No curves. It’s a good point. GeoJSON and TopoJSON don’t support curves. But neither does Shapefiles. All three formats are meant to handle simple features. Points, polygons and line. Whereas TopoJSON handles topology, it still can’t draw true curves. But what’s the implication here? To share data that requires curves (it’s an edge case but still an important one) you have to use a proprietary format? Enter WKT. Well-known text supports much more vector types than the previous including curves. Following up on sharing data in common file formats, WKT fits the bill perfectly. Share your data as GeoJSON/TopoJSON, KML and Shapefile if needed, then use WKT for complex features. Still open completely and it is well supported with most open and proprietary software packages.

Sometimes you need to use curves and generally it does work out.

Cuban Baseball Stadiums

You may or may not have seen, but there is a Cuban/Tampa Bay Rays game going on today. Given the love of baseball between the two countries I’m sure we’ll see much more Cuban baseball over the next couple years. It just so happens that the GeoJSON-Ballparks project has all the professional baseball stadiums in Cuba already mapped in GeoJSON format, including Estadio Latinoamericano where the game is being played today. Enjoy!

Rendering Spatial Data Without Having to Generalize Beforehand

Yesterday I posted about Chris Hogan’s walk-through of generalizing data in PostGIS to make it usable in a web app.  Basically he went through the process of finding out what is the sweet spot of quality vs speed.  But there are other ways to accomplish this.  Mapbox happened to post about a new library called geojson-vt.

Let’s see if Mapbox GL JS can handle loading a 106 MB GeoJSON dataset of US ZIP code areas with 33,000+ features shaped by 5.4+ million points directly in the browser (without server support):

Mapbox GL JS and GeoJSON-VT from Mapbox on Vimeo.

Wait, what?! A few seconds loading the data, and you can browse the whole data set smoothly and seamlessly. But how exactly does that work? Let’s find out

So that’s actually pretty amazing.  We all know what GeoJSON does in the browser and how it impacts the speed of maps drawing.  100 MB+ data rendering so quickly?  Impressive.  Read the whole post to see how they do it and the details on how to start using it.  The only limitation is that it requires mapbox-gl-js or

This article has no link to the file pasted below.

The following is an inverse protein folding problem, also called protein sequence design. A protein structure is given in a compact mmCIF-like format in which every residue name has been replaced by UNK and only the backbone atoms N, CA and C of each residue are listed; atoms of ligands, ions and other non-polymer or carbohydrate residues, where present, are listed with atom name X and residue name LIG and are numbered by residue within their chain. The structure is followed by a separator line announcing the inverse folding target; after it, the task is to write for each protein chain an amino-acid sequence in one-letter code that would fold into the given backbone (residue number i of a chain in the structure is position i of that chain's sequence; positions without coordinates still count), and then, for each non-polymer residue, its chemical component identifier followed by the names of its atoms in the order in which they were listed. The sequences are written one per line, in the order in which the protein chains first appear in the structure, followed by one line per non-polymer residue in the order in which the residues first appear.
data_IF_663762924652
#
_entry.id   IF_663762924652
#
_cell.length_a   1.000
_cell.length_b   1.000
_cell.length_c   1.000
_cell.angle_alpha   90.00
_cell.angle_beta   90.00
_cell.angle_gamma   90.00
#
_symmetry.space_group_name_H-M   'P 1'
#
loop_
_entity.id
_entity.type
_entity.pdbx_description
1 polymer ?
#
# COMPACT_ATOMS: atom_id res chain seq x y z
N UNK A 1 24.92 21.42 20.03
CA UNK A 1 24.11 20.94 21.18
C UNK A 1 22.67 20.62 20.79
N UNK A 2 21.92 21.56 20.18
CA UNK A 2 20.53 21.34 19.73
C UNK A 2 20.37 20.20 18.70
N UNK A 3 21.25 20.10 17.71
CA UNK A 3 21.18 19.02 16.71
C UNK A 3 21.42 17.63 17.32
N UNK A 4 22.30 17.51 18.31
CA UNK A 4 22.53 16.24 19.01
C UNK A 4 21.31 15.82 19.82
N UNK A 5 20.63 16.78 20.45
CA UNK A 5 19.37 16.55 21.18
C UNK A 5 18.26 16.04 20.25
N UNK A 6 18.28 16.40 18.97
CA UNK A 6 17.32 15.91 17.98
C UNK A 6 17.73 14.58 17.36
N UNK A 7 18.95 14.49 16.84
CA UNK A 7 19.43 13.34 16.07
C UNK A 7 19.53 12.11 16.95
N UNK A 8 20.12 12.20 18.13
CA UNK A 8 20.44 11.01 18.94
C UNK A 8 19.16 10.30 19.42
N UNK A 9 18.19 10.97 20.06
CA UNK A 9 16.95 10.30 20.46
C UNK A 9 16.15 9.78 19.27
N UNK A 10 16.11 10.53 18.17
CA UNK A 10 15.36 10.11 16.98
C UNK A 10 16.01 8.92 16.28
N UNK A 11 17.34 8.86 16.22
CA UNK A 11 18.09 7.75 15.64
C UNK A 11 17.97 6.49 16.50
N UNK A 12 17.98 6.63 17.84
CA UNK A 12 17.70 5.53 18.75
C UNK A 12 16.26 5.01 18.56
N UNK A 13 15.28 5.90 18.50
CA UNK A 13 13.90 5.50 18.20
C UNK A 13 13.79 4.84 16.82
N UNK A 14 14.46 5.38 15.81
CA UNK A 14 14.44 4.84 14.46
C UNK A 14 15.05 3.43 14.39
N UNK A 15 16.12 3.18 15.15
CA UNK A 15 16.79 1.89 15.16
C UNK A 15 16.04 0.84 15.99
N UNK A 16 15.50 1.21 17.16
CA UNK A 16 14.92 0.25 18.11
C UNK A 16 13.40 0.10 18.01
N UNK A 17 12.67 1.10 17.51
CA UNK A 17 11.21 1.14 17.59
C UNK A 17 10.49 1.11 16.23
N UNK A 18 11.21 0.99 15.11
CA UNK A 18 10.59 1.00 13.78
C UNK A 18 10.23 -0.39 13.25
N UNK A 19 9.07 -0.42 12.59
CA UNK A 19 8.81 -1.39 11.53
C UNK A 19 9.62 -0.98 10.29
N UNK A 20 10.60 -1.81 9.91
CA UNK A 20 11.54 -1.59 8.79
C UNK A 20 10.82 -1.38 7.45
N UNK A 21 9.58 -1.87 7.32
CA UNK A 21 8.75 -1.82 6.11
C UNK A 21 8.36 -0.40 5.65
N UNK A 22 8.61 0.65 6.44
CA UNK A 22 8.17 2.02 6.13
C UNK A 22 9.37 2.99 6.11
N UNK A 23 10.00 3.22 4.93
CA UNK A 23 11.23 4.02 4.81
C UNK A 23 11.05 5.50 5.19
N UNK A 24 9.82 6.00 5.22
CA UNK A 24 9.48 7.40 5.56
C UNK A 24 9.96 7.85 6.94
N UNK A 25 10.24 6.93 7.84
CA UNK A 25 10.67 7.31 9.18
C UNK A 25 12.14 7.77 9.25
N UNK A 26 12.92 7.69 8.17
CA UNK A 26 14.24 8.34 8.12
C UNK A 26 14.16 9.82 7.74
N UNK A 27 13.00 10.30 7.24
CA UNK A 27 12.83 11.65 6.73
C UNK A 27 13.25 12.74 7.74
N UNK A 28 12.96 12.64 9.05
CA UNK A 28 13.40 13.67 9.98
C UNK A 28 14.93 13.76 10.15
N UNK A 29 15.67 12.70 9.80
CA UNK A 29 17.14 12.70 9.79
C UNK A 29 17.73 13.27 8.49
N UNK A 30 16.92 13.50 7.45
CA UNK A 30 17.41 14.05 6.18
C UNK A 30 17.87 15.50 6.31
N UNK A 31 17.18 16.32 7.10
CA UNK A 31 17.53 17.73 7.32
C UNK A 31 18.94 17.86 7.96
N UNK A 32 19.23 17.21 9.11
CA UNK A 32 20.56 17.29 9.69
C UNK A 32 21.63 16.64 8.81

Mapbox Mobile[footnote]which is actually a big limitation if you think about it[/footnote].
 UPDATE: Per Tom MacWright:

Mapbox-Graphic

Still this comes down to using tools that make your mapping products better.  Maybe Mapbox does that cheaper and quicker than you could on your own.  This kind of on-the-fly simplification is what we’ve all been asking for and Mapbox is really pushing the envelope.  This could be what gets people to start using their platform.

SpatialTau v1.2 – Tilting at the Shapefile

SpatialTau is my weekly newsletter that goes out every Wednesday. The archive shows up in my blog a month after the newsletter is published. If you’d like to subscribe, please do so here.


Tilting at the Shapefile

Now I’m sure if I went back to my blog and searched for how many times I’ve tried to kill off the shapefile even I would be surprised at how many times I’ve blogged about it.  Thus it seems about for the second newsletter I’ve ever written to focus on the “Shapefile Problem”

The Problem

So what exactly is this problem?  I mean what is so bad about a well supported, somewhat open file format?  I’ve told this story before but it never hurts to repeat.  My dad was borrowing my laptop a couple years ago and commented about all these DBF files all over my desktop.  He wondered why on earth would I have a format that he used in the late 80’s and outgrew because of it’s limitations.  Well I proceeded to explain to him the shapefile and how it worked and he just laughed.  That’s right, my 72 year old dad laughs at us wankers and our shapefile.  The DBF is only half the problem with the shapefile.  It doesn’t understand topology, only handles simple features (ever try and draw a curve in a shapefile?), puny 2GB file size limitation and not to mention you can’t combine points, polygons and lines in one file (hence every shapefile name has the word point, line or poly in it).

Oh and it’s anywhere between 3 and 15ish file types/extensions.  Sure 3 are required but the rest just clutter up your folders.  I love the *.shp.xml one especially because clearly they thought so much about how to render metadata.  If I had a penny for every time someone emailed me just the *.shp file without the other two I’d be a rich man.  Heck just the other day I got the *.shp and *.dbf but not the *.shx.  Just typing the sentence makes me cringe.

The Contenders